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Using Military Tribunals Rather Than Criminal Courts


Friday, Sep. 28, 2001

President Bush and senior administration officials have repeatedly stated that combating terrorism will call for new thinking. We are in a non-traditional war against an unconventional enemy — an enemy who takes abusive advantage of our Constitutional freedoms, including our criminal justice system.

On September 24, Newsweek reported that, to bring terrorists to justice, Department of Justice lawyers are rethinking traditional methods. "Perhaps the most startling idea under examination would be a new presidential order authorizing secret military tribunals to try accused terrorists," the magazine reports.

This may be the time for military tribunals.

Crona and Richardson's Work on Tribunals

Military tribunals were also recommended following the earlier terrorists attacks on the World Trade Center, by Spencer J. Crona and Neal A. Richardson, writing in the 1996 Oklahoma City University Law Review. Crona, a former newspaper editor and attorney in Denver, Colorado, and Richardson, a Deputy District Attorney in the same city, collaborated in presenting a case for such proceedings, which I have highlighted below.

While I have drawn on Crona's and Richardson's scholarly analysis, and considered arguments in this column, I have not been able in this space to do it justice, and it is very much worth reading in its entirety. Indeed, I found the article so helpful that I also passed it on to friend at the Department of Justice, requesting that he pass it on to those currently examining the potential of military tribunals.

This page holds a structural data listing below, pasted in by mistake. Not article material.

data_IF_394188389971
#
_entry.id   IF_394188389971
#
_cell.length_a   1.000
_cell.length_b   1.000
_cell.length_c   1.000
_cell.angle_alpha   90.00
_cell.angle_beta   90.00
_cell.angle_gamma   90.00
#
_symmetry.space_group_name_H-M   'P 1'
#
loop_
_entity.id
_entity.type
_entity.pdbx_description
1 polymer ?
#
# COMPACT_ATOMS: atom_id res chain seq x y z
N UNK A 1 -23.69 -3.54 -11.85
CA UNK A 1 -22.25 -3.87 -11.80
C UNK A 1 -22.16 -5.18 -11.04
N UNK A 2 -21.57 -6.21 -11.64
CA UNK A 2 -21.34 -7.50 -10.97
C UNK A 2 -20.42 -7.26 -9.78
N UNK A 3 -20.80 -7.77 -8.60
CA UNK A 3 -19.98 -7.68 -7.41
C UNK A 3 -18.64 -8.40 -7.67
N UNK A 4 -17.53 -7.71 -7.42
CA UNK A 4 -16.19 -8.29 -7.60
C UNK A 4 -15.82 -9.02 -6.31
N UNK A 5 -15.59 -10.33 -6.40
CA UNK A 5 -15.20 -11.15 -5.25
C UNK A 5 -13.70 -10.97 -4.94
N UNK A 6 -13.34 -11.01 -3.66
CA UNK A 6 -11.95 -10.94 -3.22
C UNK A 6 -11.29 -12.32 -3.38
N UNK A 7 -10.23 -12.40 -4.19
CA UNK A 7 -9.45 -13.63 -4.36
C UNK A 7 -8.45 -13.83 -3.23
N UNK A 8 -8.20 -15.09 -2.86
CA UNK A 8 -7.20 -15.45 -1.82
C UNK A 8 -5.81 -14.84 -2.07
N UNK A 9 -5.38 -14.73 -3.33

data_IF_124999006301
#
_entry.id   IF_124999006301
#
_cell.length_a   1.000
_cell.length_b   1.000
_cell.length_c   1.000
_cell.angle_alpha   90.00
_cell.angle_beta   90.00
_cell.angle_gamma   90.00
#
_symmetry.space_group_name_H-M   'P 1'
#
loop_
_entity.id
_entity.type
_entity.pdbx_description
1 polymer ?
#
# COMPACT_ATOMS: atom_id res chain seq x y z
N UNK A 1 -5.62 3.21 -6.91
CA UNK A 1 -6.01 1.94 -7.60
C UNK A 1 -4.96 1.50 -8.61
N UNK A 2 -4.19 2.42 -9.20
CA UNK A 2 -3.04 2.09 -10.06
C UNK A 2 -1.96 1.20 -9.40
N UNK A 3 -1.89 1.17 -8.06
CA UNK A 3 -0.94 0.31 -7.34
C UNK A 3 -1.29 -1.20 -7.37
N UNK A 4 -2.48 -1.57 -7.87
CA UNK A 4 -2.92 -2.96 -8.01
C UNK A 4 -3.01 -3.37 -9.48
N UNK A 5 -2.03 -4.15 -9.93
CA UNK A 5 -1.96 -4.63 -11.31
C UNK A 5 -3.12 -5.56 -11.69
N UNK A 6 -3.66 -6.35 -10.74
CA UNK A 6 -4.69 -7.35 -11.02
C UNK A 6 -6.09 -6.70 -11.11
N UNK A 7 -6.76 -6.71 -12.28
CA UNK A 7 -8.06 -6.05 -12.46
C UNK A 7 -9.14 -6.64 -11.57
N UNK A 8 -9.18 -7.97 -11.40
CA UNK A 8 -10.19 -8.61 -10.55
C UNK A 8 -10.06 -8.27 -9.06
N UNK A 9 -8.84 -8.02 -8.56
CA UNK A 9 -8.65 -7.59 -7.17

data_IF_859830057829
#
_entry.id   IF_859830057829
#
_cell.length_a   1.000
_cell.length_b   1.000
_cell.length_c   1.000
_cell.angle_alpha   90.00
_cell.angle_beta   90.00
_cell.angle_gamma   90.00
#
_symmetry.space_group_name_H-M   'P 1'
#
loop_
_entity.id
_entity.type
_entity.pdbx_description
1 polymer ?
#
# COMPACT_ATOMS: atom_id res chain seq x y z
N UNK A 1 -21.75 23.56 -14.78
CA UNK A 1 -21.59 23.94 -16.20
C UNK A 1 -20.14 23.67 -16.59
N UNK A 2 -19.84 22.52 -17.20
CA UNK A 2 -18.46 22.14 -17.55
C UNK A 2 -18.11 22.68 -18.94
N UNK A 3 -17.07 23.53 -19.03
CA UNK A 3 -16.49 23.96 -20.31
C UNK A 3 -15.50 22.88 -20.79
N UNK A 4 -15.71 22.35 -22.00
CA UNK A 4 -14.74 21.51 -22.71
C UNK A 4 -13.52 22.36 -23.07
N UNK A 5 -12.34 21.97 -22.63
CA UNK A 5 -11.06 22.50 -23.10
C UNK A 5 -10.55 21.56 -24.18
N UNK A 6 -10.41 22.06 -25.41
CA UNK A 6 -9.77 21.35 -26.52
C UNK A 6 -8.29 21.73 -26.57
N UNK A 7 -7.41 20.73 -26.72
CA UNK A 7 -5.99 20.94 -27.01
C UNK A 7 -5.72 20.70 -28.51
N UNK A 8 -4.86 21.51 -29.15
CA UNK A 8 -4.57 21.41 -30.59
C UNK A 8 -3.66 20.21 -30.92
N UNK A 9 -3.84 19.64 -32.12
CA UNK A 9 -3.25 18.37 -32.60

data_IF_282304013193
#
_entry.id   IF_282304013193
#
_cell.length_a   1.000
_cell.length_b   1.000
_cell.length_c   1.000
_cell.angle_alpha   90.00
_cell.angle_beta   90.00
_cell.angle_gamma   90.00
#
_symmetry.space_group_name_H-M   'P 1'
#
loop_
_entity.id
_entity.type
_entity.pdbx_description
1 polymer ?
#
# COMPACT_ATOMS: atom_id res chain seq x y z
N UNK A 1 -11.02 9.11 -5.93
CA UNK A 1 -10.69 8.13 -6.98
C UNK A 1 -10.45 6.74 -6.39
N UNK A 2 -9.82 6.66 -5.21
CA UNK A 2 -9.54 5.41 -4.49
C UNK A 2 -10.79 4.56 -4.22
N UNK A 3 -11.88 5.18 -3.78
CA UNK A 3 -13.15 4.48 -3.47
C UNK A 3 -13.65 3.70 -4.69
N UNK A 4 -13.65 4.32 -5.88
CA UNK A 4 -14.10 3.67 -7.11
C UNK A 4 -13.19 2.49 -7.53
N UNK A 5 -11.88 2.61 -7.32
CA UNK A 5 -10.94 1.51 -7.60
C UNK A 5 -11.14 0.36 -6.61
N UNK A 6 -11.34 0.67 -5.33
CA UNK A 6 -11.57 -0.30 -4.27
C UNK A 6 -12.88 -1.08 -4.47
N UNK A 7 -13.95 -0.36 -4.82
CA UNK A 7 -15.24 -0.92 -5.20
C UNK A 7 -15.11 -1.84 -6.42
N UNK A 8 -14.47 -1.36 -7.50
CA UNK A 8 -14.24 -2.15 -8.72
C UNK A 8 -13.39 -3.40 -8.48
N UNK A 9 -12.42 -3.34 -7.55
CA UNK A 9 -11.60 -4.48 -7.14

A World War II Decision Approving the Use of Military Tribunals

President Lincoln made extensive use of military tribunals during the Civil War, and President Roosevelt used them during World War II.

For example, during the Civil War, Confederate army captain Robert C. Kennedy was captured, tried, and convicted by a military commission. Wearing a civilian disguise, he had sought to disrupt the Union war effort by setting fire to New York City.

Kennedy's case was one of several cited by the U.S. Supreme Court when it addressed this issue in Ex Parte Quirin, which was decided in 1942 in the midst of World War II. In Quirin, the Court confirmed the authority of Congress and the President to try Nazi terrorists operating in the United States by military commissions.

Quirin was one of eight Nazi saboteurs who had crossed the Atlantic in a German submarine: four Nazi operatives landed on Long Island, New York and another four at Ponte Vedra Beach, Florida. The FBI arrested both groups, and turned them over to the military, which promptly tried them.

The Nazis sought to halt the proceedings with habeas corpus petitions, claiming that since the state and federal criminal courts were available, the military tribunal had no jurisdiction. The Supreme Court rejected the claims, and let the military tribunal's convictions of the men for violating the laws of war, spying and conspiracy stand. The Supreme Court noted:

The … enemy combatant who without uniform comes secretly through the lines for the purpose of waging war by destruction of life or property, are familiar examples of belligerents who are generally deemed … to be offenders against the law of war subject to trial and punishment by military tribunals.

A Post-Civil War Decision Against Military Tribunals

In the course of deciding Quirin, the Supreme Court rejected the precedent of Ex Parte Milligan, on which the Nazi saboteurs had relied.

The high Court's landmark ruling in Ex Parte Milligan was issue in 1866, following the Civil War. Milligan had been convicted by a military commission of violating the laws of war by planning to form a secret military organization to seize an arsenal, release Confederate prisoners, arm them, and then join with others to invade, on behalf of the Confederacy, Indiana, Kentucky, and Illinois.

Sentenced to be hanged for his crimes, Milligan appealed. Five justices held that Congress did not have authority to create military commissions when state courts were open and available. They also found that Milligan had been denied his Sixth Amendment right to a jury trial when he was tried before the commission.

Four justices concurred with the majority ruling, but on different grounds. They rejected the majority's contentions that Congress did not have the power to create such military tribunals, and that such tribunals were bound to follow the Bill of Rights.

Chief Justice Rehnquist's Views